When I played the beta, they had a limited selection of characters, so I don't even know what final characters are in the game. I can tell you, I think it'd be hilarious if... I love Bubbles and Gregory, so I think it would be hilarious if Bubbles was a fighter and then Gregory was on his shoulder. Then he could do ranged attacks by throwing Gregory at the character. I don't know, I just love the tiny ancillary characters of Dragon Ball.prevnext
On the Recent Resurgence of the Dragon Ball Franchise
Q: The entire Dragon Ball franchise seems to be on the rise as of late with its games and anime. How does it feel as one of the dub's stars to watch Dragon Ball dominate pop culture in 2017, 2018?
I'm not surprised because I have never been away from the show for any long length of time. Even when we were doing Dragon Ball Z back in the day, I contribute some of the lack of success due to where the anime culture was in the early 2000's as well as how Funimation was doing a more appeal to broader American audiences.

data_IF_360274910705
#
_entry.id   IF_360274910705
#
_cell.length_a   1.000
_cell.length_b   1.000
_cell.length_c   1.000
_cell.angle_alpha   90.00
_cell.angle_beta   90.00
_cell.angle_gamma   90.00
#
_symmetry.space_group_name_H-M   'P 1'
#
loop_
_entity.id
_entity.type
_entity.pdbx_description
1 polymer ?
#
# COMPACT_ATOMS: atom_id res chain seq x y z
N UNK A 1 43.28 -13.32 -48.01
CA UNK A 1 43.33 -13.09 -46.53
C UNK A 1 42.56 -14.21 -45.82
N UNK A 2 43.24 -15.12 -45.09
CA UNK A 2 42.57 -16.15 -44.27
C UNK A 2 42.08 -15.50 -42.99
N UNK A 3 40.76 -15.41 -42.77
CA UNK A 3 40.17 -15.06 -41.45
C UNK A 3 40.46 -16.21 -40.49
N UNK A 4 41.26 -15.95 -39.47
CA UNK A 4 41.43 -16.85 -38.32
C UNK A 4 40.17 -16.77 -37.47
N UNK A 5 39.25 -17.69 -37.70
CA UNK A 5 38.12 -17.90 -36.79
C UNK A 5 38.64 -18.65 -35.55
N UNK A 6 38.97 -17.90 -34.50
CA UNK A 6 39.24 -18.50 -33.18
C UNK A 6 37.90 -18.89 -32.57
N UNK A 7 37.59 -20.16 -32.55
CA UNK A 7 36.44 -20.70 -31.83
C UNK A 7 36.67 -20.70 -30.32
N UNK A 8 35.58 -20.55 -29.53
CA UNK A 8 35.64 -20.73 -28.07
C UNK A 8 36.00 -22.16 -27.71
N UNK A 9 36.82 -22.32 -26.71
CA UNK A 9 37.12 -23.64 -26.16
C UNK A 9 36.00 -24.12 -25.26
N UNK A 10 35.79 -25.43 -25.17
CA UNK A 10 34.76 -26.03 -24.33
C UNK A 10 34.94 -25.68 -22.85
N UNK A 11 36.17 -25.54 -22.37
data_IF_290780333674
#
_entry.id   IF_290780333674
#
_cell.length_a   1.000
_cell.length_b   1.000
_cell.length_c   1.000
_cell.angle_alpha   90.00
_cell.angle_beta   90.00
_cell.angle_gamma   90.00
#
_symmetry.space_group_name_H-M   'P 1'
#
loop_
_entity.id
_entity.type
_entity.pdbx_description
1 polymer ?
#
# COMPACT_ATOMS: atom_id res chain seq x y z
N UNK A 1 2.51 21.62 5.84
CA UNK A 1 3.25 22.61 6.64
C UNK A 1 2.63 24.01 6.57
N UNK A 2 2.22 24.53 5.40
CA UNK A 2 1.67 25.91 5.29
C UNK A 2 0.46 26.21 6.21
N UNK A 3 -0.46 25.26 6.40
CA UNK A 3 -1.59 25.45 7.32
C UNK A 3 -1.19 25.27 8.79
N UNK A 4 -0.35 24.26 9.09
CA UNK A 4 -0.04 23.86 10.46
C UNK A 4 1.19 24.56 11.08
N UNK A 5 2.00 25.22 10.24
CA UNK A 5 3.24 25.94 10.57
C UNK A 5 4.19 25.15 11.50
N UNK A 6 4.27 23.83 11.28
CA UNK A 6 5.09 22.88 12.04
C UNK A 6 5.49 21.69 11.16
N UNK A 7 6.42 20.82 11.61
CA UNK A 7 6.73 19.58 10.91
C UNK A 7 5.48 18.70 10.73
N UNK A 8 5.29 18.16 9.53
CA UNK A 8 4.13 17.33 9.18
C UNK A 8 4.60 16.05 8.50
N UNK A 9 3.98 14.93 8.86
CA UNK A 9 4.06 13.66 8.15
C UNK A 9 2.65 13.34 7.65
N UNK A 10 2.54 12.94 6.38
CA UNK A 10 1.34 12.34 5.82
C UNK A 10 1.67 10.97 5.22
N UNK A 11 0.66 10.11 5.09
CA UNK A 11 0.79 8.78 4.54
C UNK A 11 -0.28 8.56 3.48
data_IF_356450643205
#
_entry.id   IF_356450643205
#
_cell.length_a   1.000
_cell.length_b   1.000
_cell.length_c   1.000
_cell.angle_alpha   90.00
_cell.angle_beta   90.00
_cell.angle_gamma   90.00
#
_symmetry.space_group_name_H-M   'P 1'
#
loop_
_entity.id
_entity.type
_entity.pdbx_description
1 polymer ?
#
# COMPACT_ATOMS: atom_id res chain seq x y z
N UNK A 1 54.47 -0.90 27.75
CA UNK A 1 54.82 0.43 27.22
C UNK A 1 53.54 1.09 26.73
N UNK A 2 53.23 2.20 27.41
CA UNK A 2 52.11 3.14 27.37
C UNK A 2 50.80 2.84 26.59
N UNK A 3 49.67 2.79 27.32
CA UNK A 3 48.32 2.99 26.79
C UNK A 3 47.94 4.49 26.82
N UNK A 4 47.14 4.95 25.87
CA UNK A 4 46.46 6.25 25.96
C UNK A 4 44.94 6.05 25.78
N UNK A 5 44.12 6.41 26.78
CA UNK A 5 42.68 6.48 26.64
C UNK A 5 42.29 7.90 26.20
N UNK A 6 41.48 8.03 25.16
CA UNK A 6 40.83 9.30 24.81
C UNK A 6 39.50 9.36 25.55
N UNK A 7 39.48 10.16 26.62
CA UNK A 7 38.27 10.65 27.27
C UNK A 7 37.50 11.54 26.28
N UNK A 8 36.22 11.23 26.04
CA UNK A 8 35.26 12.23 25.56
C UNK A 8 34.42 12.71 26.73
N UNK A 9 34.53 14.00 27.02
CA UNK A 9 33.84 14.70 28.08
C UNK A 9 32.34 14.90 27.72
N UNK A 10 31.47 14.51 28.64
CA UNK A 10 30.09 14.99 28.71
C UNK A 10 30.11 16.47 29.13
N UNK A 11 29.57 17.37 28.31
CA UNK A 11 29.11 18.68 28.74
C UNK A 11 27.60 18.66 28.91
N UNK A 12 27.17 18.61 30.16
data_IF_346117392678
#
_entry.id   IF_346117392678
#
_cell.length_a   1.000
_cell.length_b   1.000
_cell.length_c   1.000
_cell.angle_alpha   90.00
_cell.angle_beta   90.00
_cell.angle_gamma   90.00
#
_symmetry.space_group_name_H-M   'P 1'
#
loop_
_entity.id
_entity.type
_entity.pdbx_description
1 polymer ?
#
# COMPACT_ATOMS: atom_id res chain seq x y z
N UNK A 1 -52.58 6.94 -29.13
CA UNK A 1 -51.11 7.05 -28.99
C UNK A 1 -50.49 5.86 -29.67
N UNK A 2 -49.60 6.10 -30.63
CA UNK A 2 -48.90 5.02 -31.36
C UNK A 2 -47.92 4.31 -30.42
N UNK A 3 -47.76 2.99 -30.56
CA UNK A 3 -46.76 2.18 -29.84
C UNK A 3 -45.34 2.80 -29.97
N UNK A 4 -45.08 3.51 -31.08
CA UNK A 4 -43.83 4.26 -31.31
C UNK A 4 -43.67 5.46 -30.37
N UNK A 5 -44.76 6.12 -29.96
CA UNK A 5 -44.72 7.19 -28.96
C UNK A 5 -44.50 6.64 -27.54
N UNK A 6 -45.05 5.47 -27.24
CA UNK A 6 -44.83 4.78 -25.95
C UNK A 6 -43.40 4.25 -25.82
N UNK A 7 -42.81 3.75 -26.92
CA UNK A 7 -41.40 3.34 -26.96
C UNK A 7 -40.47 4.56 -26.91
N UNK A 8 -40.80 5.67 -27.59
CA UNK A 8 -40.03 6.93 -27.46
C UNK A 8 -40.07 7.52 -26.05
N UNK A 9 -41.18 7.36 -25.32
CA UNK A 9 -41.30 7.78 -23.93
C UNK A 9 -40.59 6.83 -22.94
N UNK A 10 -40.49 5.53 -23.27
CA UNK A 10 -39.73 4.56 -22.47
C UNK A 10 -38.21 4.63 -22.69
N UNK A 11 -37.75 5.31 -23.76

You know, we owe it all to Japan in this regard with the latest Dragon Ball movies. Like, when we did Battle of Gods and Resurrection of F, those would've been popular no matter what. I think what really pushed it over the top was the fact that those movies were so well animated, and they did such a great job. And Funimation in their wisdom, you know, kept our cast the same and allowed us to do our best work.